^ beginning to be the mayor for real : Marty Walsh

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April 12th was an auspicious time for the Boston Firemen’s Union and Mayor walsh to announce that they had reached agreement on a new contract. Barely a week earlier, two of Boston’s justly beloved firefighters were kkilled in the basement of a horrifically burning Back Bay building.

We all watched the news of those deaths, Lieutenant Ed Walsh and fireman Mike Kennedy, with sadness — but in gratitude, also, for the heroism of the men who were just doing their job, as heroes like to say. It would only human nature for us to be in a most generous mood toward the members of Boston’s Loacl 718.

Then came the announcement that a contract had been agreed upon. No arbitration, no conflict, no drama, just as Mayor walsh had said that he could do.

However — no terms were announced. I have many friends on the Boston fire fotce, but I’m not about to ask them to leask me those terms. Yet i wish that I could know them. What exactly did Mayor Walsh achieve ? Inquiring minds do want to know. So let this particular inquiring mind work out what I hope is an educated guess :

One clue may rest in the agreement recently made withy the Boston Police Superior Officers Union. It calls for raises that, according to the Boston Globe, will cost the City $ 34 million over a six-year period. The Superior Officers and Detectives Union has 360 members. Local 718 Firemen has many more than that. The Union’s 2010 contract, finalized only after arbitration, ciost the City $ 87 million.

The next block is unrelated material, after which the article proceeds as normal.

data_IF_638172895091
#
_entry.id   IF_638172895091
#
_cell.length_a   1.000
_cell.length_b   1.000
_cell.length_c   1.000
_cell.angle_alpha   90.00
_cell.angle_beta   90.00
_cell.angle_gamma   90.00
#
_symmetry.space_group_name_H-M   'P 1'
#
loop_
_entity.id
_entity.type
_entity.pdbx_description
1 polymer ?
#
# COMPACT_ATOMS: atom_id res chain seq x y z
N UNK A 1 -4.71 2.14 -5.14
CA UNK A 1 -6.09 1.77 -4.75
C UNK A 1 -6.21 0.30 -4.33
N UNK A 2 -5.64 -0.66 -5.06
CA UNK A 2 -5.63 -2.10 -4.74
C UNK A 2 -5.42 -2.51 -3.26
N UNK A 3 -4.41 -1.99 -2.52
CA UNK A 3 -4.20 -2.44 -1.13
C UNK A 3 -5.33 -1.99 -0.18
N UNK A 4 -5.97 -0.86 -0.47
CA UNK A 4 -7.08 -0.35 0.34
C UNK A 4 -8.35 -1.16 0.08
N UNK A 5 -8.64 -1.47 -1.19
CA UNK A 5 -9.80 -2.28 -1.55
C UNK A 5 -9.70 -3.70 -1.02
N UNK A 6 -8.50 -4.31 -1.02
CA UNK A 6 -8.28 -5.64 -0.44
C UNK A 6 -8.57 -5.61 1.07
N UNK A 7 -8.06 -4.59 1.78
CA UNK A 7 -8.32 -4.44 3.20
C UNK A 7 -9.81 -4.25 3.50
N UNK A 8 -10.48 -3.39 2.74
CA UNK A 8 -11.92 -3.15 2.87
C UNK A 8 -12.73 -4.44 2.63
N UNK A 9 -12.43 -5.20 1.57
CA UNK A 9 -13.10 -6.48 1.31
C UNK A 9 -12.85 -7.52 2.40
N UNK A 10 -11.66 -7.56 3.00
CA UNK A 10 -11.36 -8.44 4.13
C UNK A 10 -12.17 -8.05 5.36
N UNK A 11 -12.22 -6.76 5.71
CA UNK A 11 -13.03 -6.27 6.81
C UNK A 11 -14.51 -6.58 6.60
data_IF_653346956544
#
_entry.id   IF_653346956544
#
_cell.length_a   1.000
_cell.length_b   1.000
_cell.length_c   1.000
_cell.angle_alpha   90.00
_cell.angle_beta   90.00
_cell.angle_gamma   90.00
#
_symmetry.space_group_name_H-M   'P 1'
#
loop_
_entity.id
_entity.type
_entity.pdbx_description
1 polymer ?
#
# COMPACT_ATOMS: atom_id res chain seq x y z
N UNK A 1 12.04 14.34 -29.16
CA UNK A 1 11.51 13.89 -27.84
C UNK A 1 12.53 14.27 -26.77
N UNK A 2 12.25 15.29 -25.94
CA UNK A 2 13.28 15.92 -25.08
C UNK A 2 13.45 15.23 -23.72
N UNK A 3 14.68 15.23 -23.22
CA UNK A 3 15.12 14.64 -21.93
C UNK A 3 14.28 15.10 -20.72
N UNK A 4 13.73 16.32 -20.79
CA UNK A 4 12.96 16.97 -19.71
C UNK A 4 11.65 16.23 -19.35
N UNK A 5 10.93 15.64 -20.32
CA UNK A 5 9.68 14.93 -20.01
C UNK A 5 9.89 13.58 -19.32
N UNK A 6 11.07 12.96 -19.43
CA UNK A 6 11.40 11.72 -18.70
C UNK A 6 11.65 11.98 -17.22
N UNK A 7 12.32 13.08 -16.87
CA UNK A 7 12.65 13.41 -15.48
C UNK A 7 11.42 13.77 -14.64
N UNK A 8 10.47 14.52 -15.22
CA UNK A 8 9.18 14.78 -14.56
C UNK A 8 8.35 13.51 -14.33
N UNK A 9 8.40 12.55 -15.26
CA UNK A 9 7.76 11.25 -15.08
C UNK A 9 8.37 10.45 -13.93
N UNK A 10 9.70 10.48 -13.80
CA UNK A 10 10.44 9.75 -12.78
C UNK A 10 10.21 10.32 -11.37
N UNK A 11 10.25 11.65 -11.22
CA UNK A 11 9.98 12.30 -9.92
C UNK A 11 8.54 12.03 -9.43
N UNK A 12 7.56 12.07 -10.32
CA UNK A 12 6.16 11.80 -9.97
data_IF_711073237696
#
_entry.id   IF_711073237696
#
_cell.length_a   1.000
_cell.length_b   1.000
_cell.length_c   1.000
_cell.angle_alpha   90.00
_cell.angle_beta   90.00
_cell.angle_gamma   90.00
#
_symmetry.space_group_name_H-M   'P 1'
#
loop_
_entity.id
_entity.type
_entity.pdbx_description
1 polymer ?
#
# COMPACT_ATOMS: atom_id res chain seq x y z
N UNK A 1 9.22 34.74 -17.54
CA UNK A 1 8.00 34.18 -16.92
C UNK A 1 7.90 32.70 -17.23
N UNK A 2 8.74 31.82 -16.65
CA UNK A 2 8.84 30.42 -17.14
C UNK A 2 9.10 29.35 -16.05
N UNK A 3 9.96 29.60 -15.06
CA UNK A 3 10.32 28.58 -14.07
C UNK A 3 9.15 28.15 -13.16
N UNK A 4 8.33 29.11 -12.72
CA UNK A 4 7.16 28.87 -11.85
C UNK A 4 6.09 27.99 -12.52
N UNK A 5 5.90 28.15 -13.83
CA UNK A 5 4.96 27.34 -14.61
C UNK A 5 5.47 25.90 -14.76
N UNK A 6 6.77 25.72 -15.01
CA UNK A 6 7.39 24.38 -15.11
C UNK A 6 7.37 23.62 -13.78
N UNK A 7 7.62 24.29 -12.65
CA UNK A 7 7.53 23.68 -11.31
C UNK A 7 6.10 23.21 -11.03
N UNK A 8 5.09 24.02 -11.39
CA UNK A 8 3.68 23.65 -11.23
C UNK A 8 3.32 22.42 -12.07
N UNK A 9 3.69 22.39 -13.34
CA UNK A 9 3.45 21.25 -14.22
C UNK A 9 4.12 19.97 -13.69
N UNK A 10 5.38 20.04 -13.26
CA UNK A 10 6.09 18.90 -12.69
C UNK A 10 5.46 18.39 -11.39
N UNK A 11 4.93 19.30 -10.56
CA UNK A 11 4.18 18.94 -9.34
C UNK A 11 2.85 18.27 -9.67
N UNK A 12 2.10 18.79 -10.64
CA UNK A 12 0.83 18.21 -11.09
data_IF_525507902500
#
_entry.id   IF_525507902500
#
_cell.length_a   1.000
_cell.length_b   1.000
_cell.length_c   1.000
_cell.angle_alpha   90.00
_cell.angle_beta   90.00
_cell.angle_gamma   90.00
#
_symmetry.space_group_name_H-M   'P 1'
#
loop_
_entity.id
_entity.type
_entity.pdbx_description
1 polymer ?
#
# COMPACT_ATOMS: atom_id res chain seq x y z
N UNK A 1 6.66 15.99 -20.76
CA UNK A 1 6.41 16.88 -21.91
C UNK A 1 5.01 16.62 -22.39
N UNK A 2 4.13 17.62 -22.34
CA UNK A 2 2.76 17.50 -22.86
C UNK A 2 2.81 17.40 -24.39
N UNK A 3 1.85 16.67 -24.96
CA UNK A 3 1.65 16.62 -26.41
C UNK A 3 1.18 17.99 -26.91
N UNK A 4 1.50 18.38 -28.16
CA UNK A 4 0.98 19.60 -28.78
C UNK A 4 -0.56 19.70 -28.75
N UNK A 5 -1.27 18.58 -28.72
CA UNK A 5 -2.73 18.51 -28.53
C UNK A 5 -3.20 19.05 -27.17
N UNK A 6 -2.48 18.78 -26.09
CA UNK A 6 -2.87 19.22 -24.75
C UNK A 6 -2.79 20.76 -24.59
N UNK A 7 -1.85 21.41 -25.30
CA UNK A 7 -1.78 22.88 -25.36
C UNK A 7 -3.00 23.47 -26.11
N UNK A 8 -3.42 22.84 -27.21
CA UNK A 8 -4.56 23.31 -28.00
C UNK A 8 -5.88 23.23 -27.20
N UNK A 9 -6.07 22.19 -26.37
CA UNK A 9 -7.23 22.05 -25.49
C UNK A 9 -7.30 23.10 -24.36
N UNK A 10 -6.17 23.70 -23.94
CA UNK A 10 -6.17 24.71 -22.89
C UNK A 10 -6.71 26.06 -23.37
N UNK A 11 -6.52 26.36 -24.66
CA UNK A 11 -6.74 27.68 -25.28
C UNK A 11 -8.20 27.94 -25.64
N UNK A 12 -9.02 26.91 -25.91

Mayor walsh and Local 718 share a common political interest in reaching agreement, as they have, without oiutraging the City;s budget. The Union doesn’t want to be seen as rolling walsh over, for taht would lead to his being defeated for re-election, and the Union does not want to see an enemy in City hall. So the question is : how big a contract win can the new agreement be and not outrage the City ?

$ 87 million was very controversial in 2010. But the City;s economy was still in recession then. today the City is doing very well.

The City’s patrolmen’s Union won $ 87 million as well; and that award was received even more angrily than the 2010 Firemen’s contract despite a better City economy.

My guess therefore is that the agreement with local 718 will cost less than $ 87 millilon; perhaps significantly so. If i am right, Mayor Walsh will have taken a significant first step toward re-election in 2017.

Not to mention acquiring some wiggle room to be bold on the City’s most difficult issues ; schools reform, public safety, and pathways out of poverty in which far too many Bostonians find themselves stuck.

—- Mike Freedberg / Here and Sphere


  1. What’s all the fuss about not yet knowing the terms of the contract? It’s been so long since City Hall had honest negotiations with Boston’s Local 718 we forget that THIS is the way it should be. When the rank & file approve the contract, the details will be released. Then it must be approved by the City Council. If we disagree, we lobby the City Council not to ratify it. If they do and it is that bad a deal, we shouldn’t ‘t re-elect them or the Mayor.


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